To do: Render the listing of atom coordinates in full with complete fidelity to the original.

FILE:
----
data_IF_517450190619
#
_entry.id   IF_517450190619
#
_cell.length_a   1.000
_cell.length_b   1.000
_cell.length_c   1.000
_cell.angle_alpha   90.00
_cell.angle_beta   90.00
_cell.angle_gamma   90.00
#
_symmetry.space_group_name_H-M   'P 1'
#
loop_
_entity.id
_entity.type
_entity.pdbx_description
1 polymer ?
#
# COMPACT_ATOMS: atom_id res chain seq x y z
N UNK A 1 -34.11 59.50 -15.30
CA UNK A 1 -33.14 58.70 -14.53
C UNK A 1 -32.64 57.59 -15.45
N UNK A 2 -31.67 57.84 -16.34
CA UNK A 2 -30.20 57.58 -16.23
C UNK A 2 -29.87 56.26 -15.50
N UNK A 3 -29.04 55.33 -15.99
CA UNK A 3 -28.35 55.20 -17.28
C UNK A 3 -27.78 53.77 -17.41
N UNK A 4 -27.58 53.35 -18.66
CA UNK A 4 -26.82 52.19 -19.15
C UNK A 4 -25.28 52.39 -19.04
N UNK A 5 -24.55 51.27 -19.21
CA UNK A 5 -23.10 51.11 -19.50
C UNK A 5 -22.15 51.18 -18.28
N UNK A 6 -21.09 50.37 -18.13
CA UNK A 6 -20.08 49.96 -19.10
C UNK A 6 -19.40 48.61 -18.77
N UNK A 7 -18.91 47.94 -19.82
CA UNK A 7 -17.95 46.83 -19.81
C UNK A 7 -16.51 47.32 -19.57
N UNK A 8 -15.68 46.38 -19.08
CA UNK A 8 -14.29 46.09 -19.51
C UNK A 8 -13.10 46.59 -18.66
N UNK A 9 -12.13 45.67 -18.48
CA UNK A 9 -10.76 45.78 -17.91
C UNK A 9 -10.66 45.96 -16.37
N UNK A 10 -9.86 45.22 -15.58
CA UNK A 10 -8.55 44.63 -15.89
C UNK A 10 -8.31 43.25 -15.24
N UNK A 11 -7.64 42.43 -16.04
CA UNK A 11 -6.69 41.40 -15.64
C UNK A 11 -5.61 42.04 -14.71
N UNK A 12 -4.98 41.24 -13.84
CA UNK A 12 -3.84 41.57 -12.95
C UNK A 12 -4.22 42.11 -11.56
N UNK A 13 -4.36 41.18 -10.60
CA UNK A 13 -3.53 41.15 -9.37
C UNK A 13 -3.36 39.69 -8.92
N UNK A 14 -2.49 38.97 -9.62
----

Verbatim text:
data_IF_517450190619
#
_entry.id   IF_517450190619
#
_cell.length_a   1.000
_cell.length_b   1.000
_cell.length_c   1.000
_cell.angle_alpha   90.00
_cell.angle_beta   90.00
_cell.angle_gamma   90.00
#
_symmetry.space_group_name_H-M   'P 1'
#
loop_
_entity.id
_entity.type
_entity.pdbx_description
1 polymer ?
#
# COMPACT_ATOMS: atom_id res chain seq x y z
N UNK A 1 -34.11 59.50 -15.30
CA UNK A 1 -33.14 58.70 -14.53
C UNK A 1 -32.64 57.59 -15.45
N UNK A 2 -31.67 57.84 -16.34
CA UNK A 2 -30.20 57.58 -16.23
C UNK A 2 -29.87 56.26 -15.50
N UNK A 3 -29.04 55.33 -15.99
CA UNK A 3 -28.35 55.20 -17.28
C UNK A 3 -27.78 53.77 -17.41
N UNK A 4 -27.58 53.35 -18.66
CA UNK A 4 -26.82 52.19 -19.15
C UNK A 4 -25.28 52.39 -19.04
N UNK A 5 -24.55 51.27 -19.21
CA UNK A 5 -23.10 51.11 -19.50
C UNK A 5 -22.15 51.18 -18.28
N UNK A 6 -21.09 50.37 -18.13
CA UNK A 6 -20.08 49.96 -19.10
C UNK A 6 -19.40 48.61 -18.77
N UNK A 7 -18.91 47.94 -19.82
CA UNK A 7 -17.95 46.83 -19.81
C UNK A 7 -16.51 47.32 -19.57
N UNK A 8 -15.68 46.38 -19.08
CA UNK A 8 -14.29 46.09 -19.51
C UNK A 8 -13.10 46.59 -18.66
N UNK A 9 -12.13 45.67 -18.48
CA UNK A 9 -10.76 45.78 -17.91
C UNK A 9 -10.66 45.96 -16.37
N UNK A 10 -9.86 45.22 -15.58
CA UNK A 10 -8.55 44.63 -15.89
C UNK A 10 -8.31 43.25 -15.24
N UNK A 11 -7.64 42.43 -16.04
CA UNK A 11 -6.69 41.40 -15.64
C UNK A 11 -5.61 42.04 -14.71
N UNK A 12 -4.98 41.24 -13.84
CA UNK A 12 -3.84 41.57 -12.95
C UNK A 12 -4.22 42.11 -11.56
N UNK A 13 -4.36 41.18 -10.60
CA UNK A 13 -3.53 41.15 -9.37
C UNK A 13 -3.36 39.69 -8.92
N UNK A 14 -2.49 38.97 -9.62